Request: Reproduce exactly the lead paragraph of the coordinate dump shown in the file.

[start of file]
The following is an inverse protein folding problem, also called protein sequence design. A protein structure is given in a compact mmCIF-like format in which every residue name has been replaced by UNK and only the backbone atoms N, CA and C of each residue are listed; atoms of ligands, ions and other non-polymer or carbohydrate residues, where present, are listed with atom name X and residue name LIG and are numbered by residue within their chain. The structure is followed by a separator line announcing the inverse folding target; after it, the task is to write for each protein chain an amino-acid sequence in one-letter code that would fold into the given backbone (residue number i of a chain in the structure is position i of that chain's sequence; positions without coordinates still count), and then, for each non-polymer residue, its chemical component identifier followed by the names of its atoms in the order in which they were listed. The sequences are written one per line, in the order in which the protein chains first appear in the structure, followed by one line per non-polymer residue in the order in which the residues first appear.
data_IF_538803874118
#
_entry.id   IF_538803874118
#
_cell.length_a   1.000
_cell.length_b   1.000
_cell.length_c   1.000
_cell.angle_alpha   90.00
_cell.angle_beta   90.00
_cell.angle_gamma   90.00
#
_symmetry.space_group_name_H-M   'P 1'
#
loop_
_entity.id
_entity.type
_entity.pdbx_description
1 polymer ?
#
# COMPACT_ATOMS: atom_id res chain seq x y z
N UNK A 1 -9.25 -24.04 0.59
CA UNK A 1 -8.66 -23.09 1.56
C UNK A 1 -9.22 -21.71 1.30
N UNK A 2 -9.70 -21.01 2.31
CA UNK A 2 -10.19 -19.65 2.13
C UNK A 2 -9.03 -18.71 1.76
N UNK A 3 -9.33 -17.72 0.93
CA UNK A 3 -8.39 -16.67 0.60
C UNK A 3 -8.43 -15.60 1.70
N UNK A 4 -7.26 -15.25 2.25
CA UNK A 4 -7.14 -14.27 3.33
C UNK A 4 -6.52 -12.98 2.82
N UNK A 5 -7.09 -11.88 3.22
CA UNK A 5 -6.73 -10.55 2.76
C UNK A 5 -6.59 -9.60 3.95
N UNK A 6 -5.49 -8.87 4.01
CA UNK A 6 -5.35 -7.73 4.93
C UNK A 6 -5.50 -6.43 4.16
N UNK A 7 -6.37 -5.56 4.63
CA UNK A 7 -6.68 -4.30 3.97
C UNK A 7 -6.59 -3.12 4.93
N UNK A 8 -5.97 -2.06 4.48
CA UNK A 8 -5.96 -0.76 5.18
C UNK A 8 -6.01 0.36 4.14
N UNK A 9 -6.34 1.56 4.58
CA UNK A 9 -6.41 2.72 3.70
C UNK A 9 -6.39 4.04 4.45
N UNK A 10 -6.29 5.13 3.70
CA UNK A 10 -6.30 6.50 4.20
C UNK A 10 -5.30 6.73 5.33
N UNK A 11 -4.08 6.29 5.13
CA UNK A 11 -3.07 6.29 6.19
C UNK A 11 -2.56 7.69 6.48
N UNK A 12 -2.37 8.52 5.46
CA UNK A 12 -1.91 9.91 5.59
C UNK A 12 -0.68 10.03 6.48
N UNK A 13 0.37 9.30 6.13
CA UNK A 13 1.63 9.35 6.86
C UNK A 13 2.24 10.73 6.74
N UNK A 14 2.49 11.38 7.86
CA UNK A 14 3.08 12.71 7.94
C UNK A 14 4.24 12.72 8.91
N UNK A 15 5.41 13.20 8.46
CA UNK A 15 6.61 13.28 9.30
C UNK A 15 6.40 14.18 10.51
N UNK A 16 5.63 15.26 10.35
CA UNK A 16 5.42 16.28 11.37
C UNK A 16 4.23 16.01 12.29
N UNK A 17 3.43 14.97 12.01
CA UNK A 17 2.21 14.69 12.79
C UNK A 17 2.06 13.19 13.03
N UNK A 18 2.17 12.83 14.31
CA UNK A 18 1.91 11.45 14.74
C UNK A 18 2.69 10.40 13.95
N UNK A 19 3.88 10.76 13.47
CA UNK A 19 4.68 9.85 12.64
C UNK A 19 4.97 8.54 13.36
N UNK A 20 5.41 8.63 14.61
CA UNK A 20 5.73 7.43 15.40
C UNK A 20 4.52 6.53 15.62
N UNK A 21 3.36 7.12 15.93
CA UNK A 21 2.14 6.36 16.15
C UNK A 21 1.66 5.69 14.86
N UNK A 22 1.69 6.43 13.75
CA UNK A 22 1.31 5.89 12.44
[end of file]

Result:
The following is an inverse protein folding problem, also called protein sequence design. A protein structure is given in a compact mmCIF-like format in which every residue name has been replaced by UNK and only the backbone atoms N, CA and C of each residue are listed; atoms of ligands, ions and other non-polymer or carbohydrate residues, where present, are listed with atom name X and residue name LIG and are numbered by residue within their chain. The structure is followed by a separator line announcing the inverse folding target; after it, the task is to write for each protein chain an amino-acid sequence in one-letter code that would fold into the given backbone (residue number i of a chain in the structure is position i of that chain's sequence; positions without coordinates still count), and then, for each non-polymer residue, its chemical component identifier followed by the names of its atoms in the order in which they were listed. The sequences are written one per line, in the order in which the protein chains first appear in the structure, followed by one line per non-polymer residue in the order in which the residues first appear.